If I can give three advice, the first thing is not to forget about the staff. Internal communication is at least as important as the external one. Make sure your own employees are up to date with all the information available. Then they feel safe and involved. If the crisis goes on for a long time, they will also be your messengers.
Secondly, keep a steady flow of information. Even when there is nothing new to tell, communicate it anyway. You can present when the next information will come or when you will be able to answer a particular question. It helps to create security for your listeners or visitors.
Finally, I think you should think about your target groups. We are usually good at target group thinking in the everyday work, but it is sometimes forgotten in crisis. Who are your target groups, how do you best reach them and what do they need? Differentiate your communication to be as effective as possible in relation to the target group. And how is your relationship with the different target groups? Do they trust you? Have they been in similar situations before? As usual, the more detailed knowledge you have about the different target groups, the more effective your communication will be.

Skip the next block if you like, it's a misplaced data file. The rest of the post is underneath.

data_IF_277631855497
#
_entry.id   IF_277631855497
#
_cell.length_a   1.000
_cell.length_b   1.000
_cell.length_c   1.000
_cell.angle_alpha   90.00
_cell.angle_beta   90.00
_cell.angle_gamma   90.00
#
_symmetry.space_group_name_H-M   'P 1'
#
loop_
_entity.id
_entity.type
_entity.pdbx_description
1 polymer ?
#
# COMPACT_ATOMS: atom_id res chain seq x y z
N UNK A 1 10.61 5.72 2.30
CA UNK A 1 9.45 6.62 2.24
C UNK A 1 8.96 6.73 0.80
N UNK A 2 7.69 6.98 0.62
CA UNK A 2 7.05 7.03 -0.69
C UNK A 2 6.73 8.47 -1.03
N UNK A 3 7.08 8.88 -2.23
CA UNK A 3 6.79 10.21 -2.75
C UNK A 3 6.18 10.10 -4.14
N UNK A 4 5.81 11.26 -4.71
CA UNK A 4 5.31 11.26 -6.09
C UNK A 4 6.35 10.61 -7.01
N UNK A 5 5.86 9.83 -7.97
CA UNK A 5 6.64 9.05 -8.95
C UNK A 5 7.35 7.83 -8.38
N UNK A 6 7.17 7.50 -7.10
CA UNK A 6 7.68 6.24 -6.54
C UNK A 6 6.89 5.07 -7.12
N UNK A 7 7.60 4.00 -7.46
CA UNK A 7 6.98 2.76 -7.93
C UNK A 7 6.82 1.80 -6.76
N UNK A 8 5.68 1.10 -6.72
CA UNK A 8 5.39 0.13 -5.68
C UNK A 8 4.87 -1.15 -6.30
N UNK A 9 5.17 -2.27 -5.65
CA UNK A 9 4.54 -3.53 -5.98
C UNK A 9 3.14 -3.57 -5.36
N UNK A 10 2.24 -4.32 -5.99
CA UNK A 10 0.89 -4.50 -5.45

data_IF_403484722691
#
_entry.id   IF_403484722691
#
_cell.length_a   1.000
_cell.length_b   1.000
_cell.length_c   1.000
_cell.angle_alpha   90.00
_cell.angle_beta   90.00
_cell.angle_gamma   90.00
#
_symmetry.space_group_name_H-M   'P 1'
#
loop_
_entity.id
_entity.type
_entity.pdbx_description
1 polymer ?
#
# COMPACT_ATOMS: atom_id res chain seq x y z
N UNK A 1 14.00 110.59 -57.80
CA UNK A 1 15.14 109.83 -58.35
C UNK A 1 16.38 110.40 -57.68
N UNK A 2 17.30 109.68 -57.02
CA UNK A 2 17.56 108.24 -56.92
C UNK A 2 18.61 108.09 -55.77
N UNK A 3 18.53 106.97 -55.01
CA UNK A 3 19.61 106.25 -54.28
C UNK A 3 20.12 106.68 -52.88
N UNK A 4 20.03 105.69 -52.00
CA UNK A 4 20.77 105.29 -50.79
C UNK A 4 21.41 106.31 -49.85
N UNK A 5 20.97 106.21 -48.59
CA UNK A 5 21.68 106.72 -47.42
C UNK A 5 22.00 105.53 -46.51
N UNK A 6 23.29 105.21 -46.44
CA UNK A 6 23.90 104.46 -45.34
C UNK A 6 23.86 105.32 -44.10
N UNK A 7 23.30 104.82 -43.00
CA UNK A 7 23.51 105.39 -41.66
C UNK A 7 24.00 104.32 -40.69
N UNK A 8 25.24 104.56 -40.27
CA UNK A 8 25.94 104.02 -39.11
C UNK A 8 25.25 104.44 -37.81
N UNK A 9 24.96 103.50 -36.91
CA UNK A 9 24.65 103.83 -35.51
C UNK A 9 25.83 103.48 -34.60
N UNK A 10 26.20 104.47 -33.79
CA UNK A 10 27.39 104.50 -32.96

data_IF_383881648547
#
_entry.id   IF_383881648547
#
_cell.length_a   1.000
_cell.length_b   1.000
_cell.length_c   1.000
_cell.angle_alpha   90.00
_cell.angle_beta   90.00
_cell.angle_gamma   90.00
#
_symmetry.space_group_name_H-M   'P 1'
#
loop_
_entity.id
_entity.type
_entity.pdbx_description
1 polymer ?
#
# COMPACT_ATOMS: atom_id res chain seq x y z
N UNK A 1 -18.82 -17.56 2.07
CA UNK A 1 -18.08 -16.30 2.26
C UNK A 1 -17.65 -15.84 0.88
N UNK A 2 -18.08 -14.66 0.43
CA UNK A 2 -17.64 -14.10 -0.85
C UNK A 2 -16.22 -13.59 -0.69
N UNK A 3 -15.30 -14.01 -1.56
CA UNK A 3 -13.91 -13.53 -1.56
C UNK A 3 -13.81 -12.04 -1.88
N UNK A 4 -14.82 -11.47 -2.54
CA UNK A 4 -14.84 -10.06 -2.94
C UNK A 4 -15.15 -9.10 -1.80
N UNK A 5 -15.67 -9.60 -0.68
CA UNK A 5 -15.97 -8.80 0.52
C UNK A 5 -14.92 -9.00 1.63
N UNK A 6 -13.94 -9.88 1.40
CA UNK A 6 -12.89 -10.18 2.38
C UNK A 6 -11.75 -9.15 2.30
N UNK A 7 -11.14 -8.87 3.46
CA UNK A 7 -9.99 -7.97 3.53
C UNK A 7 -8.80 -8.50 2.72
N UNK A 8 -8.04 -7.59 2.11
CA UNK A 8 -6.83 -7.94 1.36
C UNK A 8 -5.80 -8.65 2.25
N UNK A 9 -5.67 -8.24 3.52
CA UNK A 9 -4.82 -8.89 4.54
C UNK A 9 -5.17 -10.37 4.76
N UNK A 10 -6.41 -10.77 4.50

I absolutely have to choose speed. Being quick with information is one of the cornerstones of crisis communication. If you are quick in the beginning, space is created to help those who have special needs.
We do not have a special channel in crisis, but use almost the same channels as usual. That is, if, for example, you find it difficult to read or have any other disability, you are primarily referred to our phone service. There you get the opportunity to talk to a person. We have well-established routines to always keep the phone service up to date on everything that happens at the Swedish Tax Agency. Most crises that are affecting individuals, such as with Covid19, are quite slow. Then we assess that there is time to call the phone service or to visit a service office.